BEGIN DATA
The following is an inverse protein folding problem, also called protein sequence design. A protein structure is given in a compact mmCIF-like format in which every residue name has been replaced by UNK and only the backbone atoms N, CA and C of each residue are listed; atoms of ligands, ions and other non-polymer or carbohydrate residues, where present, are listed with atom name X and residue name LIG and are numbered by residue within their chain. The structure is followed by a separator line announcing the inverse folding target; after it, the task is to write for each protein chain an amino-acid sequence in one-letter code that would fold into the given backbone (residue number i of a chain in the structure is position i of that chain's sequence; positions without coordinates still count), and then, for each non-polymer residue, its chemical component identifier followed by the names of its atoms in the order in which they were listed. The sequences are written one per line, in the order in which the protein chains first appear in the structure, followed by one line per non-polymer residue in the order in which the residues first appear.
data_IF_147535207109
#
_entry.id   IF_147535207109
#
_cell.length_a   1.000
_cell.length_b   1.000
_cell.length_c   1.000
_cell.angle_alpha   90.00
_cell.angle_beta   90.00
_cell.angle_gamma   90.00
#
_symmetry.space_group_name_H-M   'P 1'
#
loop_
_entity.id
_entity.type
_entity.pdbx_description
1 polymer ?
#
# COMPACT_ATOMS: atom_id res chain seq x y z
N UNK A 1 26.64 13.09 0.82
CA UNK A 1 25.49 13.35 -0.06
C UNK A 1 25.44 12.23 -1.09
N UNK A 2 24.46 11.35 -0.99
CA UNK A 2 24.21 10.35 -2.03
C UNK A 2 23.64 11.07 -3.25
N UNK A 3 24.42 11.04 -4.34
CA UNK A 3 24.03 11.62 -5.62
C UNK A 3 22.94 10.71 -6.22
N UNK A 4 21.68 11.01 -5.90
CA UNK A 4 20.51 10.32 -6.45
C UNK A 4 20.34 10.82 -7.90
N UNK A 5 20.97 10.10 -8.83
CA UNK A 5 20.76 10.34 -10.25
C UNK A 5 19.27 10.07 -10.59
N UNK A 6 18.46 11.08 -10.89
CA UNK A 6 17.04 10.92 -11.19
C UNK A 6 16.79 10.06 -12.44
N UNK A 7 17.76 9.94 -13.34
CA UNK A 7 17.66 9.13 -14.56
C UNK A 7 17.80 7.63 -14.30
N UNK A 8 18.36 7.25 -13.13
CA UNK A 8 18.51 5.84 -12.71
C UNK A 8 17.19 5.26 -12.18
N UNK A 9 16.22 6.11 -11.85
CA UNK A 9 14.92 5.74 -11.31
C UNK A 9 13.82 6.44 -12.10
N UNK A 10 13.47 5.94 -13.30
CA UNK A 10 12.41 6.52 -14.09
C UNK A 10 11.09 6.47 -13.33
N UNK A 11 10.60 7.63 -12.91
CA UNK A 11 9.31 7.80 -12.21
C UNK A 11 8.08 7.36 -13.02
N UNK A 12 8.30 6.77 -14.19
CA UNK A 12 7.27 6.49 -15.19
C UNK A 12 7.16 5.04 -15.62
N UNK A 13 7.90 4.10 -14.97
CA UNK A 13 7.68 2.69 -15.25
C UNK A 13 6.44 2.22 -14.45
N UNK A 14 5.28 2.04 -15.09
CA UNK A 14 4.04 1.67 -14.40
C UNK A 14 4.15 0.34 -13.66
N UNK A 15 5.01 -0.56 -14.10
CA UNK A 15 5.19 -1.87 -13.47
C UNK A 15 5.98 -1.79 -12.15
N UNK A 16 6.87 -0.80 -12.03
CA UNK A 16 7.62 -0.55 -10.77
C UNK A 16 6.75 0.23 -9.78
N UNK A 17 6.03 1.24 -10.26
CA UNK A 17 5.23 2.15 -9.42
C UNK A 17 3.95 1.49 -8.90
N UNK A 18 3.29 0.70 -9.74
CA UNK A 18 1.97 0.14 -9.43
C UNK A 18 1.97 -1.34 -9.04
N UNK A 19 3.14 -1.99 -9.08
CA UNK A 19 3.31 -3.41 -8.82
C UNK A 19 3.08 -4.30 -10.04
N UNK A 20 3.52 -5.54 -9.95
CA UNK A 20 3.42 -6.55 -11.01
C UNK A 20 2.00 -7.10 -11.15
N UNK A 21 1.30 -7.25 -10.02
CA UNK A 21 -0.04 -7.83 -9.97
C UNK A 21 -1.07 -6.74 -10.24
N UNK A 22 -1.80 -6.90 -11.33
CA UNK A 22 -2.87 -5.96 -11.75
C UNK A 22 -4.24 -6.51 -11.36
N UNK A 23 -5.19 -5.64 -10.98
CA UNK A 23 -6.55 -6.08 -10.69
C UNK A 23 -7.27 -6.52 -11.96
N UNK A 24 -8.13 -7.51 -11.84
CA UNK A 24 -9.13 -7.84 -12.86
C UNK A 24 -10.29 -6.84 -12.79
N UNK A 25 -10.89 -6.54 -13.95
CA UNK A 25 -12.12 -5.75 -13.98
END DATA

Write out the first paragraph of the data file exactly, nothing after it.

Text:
The following is an inverse protein folding problem, also called protein sequence design. A protein structure is given in a compact mmCIF-like format in which every residue name has been replaced by UNK and only the backbone atoms N, CA and C of each residue are listed; atoms of ligands, ions and other non-polymer or carbohydrate residues, where present, are listed with atom name X and residue name LIG and are numbered by residue within their chain. The structure is followed by a separator line announcing the inverse folding target; after it, the task is to write for each protein chain an amino-acid sequence in one-letter code that would fold into the given backbone (residue number i of a chain in the structure is position i of that chain's sequence; positions without coordinates still count), and then, for each non-polymer residue, its chemical component identifier followed by the names of its atoms in the order in which they were listed. The sequences are written one per line, in the order in which the protein chains first appear in the structure, followed by one line per non-polymer residue in the order in which the residues first appear.